According to English teacher Mary Lochtefeld, great writing has the exact right number of words. When she introduced Six-Word Memoirs to her classes at Ansonia Local Schools in Ansonia, Ohio, the exact right number was six.
Lochtefeld discovered Six-Word Memoirs during a graduate class at Miami University she took over the past summer and decided to introduce it to her own classroom this fall. “The form seems easy at first and then when kids realize that they have to be really choosy about the words it becomes a little bit more difficult and really allows me to see if they understand the content,” says Lochtefeld.
In both her sophomore and senior English classes, Lochtefeld has used the six word format to teach students about the power of concision and the art of summarization. Lochtefeld’s senior students have written summaries of themselves and an item from senior bucket lists they created during class and shared on SixWordMemoirs.com such as “It’s not a phase, it’s life,” “Years go by, but they stay,” and “The next step is 120 feet.” Lochtefeld’s sophomore students also composed memoirs for characters in To Kill a Mockingbird, including “Can lie up a big one,” written about Dill Harris, “Trouble follows when he doesn’t listen,” written about Jem Finch, and “Maudie’s mothering teaches Scout proper manners,” written about Maudie Atkinson.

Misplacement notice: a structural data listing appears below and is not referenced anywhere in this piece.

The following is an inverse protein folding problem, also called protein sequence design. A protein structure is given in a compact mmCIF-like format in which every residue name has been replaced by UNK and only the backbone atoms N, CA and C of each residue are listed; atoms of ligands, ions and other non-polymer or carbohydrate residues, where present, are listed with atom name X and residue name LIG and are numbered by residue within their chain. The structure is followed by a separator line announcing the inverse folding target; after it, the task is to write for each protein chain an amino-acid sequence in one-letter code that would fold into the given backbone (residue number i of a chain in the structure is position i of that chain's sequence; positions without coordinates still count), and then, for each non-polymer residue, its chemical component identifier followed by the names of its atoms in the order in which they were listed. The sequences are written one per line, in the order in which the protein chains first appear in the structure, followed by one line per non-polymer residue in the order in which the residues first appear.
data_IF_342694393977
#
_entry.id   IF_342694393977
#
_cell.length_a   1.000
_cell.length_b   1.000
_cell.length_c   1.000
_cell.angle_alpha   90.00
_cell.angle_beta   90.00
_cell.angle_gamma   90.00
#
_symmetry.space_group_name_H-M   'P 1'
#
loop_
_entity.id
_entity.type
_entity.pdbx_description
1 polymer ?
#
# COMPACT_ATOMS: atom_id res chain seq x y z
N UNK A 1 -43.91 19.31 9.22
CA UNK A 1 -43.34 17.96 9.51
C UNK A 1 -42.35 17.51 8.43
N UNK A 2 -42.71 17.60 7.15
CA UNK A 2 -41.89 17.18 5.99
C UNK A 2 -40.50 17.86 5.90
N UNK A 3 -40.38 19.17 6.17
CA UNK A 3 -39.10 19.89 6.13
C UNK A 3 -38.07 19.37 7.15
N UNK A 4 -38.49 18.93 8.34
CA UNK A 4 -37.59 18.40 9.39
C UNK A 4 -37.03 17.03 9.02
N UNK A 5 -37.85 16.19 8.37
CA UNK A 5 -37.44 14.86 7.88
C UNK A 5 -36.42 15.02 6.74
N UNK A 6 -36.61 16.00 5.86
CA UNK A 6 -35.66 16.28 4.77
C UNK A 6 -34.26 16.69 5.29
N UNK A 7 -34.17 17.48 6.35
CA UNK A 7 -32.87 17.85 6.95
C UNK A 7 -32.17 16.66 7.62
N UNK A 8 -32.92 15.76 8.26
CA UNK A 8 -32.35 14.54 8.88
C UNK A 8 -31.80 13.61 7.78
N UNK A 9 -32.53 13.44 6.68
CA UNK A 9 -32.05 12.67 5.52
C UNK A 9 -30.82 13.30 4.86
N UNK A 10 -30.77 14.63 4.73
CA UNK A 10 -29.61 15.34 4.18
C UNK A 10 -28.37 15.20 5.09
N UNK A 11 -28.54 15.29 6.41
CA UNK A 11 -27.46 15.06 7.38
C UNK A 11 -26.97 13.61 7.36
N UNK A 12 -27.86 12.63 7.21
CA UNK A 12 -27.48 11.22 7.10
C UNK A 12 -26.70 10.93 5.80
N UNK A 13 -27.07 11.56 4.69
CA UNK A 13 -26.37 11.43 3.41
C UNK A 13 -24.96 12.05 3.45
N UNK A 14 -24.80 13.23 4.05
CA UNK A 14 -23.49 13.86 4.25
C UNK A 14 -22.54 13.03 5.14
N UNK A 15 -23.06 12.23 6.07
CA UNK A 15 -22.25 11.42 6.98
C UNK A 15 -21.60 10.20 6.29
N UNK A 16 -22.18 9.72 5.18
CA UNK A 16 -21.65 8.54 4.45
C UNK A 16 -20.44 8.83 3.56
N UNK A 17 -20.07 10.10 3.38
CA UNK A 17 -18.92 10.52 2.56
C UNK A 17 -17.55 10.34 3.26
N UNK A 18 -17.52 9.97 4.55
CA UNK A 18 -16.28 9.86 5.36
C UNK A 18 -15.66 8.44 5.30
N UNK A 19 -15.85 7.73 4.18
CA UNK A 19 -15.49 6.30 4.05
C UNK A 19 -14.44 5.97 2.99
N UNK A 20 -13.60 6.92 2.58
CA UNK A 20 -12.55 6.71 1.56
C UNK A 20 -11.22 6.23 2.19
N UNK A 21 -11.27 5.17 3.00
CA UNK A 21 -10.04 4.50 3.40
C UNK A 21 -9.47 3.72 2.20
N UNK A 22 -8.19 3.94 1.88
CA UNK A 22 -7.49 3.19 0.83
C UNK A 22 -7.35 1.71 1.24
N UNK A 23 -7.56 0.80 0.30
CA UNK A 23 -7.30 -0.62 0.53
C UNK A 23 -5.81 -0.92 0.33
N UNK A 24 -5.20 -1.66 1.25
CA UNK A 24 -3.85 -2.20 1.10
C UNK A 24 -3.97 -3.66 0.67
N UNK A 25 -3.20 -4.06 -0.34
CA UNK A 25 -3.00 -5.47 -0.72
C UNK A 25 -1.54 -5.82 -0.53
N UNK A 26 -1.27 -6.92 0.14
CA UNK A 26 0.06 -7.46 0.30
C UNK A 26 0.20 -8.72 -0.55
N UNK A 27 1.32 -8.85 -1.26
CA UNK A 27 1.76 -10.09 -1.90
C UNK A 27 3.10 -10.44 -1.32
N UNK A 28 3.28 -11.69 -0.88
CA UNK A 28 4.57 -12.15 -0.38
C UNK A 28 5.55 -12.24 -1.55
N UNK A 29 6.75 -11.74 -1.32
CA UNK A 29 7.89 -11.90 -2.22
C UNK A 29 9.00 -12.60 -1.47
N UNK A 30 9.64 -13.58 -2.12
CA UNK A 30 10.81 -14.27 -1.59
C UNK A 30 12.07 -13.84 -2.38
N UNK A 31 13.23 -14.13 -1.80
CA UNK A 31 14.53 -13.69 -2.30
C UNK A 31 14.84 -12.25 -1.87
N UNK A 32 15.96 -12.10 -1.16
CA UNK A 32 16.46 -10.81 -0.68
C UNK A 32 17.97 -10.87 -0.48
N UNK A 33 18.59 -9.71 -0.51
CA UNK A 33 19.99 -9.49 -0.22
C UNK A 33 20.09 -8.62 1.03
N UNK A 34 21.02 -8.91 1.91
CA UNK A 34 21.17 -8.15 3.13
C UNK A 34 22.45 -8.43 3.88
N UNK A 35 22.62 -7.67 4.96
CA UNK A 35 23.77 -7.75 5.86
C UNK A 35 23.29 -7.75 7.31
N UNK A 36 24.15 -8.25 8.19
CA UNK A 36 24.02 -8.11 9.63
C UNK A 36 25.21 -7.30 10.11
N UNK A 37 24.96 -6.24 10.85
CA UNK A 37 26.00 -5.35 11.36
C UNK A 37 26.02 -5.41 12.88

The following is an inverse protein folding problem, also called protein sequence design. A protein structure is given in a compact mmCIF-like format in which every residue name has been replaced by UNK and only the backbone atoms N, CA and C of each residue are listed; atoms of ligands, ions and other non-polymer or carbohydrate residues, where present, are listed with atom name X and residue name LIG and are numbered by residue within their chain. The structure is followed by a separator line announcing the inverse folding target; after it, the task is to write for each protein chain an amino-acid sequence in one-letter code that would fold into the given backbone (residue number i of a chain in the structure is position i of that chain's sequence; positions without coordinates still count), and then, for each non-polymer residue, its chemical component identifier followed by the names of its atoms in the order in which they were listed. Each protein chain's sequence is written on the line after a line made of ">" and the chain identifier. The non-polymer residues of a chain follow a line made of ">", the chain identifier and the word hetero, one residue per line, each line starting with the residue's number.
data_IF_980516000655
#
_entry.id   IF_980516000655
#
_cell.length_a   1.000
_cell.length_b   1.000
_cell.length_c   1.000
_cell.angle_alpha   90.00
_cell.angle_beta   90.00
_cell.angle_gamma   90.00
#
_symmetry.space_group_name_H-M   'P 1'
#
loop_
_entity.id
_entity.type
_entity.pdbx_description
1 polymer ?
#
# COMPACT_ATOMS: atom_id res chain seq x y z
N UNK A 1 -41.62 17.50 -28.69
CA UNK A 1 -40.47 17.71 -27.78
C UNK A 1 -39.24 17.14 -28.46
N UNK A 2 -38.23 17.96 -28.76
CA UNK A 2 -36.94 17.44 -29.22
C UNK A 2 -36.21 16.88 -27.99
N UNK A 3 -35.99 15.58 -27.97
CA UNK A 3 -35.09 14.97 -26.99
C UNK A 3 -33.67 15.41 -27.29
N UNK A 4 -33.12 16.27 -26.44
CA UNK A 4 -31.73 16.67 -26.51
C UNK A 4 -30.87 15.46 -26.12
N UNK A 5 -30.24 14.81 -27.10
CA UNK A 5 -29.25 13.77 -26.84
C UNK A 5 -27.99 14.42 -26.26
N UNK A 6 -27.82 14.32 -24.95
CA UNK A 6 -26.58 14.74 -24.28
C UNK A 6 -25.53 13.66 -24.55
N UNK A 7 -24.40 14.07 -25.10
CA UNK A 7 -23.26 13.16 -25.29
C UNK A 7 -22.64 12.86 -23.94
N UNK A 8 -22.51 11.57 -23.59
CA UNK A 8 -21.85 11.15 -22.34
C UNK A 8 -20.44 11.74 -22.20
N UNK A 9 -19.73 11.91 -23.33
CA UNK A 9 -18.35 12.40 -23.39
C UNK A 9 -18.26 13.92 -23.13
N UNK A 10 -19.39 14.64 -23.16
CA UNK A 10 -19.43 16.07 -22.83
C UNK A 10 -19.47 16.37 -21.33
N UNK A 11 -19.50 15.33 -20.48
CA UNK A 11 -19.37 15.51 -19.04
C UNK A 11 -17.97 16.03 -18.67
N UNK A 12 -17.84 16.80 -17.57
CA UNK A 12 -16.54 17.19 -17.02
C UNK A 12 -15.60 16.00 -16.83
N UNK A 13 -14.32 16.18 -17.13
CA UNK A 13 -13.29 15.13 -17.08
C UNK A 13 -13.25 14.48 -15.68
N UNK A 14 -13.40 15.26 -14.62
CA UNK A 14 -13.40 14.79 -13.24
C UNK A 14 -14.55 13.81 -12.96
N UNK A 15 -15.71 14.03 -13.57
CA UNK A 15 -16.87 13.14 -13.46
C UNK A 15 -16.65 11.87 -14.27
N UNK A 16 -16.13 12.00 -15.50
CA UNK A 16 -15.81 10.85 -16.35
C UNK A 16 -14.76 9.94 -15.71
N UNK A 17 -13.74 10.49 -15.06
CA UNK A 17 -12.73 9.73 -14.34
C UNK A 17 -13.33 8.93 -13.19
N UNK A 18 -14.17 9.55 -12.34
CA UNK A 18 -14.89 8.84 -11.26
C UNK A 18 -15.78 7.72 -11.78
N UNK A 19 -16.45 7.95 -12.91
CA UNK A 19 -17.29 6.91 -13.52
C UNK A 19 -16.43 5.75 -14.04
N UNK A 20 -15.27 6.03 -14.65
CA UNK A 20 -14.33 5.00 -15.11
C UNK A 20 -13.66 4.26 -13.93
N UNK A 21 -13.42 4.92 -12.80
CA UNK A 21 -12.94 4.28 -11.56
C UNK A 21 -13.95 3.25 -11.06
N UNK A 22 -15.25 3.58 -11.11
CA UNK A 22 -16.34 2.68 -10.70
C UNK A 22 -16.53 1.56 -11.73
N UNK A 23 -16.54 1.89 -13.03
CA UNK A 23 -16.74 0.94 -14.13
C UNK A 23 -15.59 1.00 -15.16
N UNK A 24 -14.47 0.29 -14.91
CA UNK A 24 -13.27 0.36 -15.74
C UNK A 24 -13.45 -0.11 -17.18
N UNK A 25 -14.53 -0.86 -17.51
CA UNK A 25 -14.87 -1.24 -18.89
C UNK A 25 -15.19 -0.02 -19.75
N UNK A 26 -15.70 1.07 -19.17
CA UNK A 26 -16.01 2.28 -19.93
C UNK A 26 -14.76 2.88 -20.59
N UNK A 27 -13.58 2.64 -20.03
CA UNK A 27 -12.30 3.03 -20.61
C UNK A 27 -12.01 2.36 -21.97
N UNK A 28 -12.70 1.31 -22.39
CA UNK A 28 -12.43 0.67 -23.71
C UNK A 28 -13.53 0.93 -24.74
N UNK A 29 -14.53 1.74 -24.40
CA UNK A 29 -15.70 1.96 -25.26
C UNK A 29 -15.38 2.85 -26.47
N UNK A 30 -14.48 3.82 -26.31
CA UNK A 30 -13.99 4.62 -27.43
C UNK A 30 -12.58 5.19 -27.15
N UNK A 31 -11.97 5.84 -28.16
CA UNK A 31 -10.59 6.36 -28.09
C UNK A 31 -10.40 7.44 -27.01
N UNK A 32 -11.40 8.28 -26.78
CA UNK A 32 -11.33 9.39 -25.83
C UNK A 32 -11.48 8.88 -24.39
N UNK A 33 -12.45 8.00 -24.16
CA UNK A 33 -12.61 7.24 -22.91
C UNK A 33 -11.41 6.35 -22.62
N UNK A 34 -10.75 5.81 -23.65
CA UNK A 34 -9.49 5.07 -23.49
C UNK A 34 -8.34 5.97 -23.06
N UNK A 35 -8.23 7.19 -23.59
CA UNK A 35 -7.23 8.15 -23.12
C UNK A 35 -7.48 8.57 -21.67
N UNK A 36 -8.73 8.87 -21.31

“[The six word format] makes your writing better,” says Lochtefeld. “It helps students hone in on a character and when we talk about characterization, which is a key learning outcome to a core goal or objective for English language arts, it helps them hone in on the personality traits that they need to recognize.” The key to great writing, she adds, is to be concise. She believes that bringing Six-Word Memoirs to classrooms helps students to come to the same conclusion.
“It’s so important for students to understand that you can say more with fewer words. One of my goals is always to give students the confidence to use fewer words to make their statement, because people are going listen to you a lot more closely if you just say what you mean,” she observes. “For students to understand the power of six words really which translates into the understanding of the power of one word.”
And what about the teacher’s own Six-Word Memoir? These Six perfect words: “Forever in education, never a question.”
Teachers! Since we first launched The Six-Word Memoir Project, educators across the spectrum have found the six word format to be a terrific classroom assignment and catalyst for self-expression. At our Six in Schools section, we celebrate students’ work from classrooms around the world. Download one or all of our free teacher’s guides—including our most recent pandemic edition here. Email us at email@example.com and share your classroom’s six-word journey and your students could be featured in a future Classroom of the Month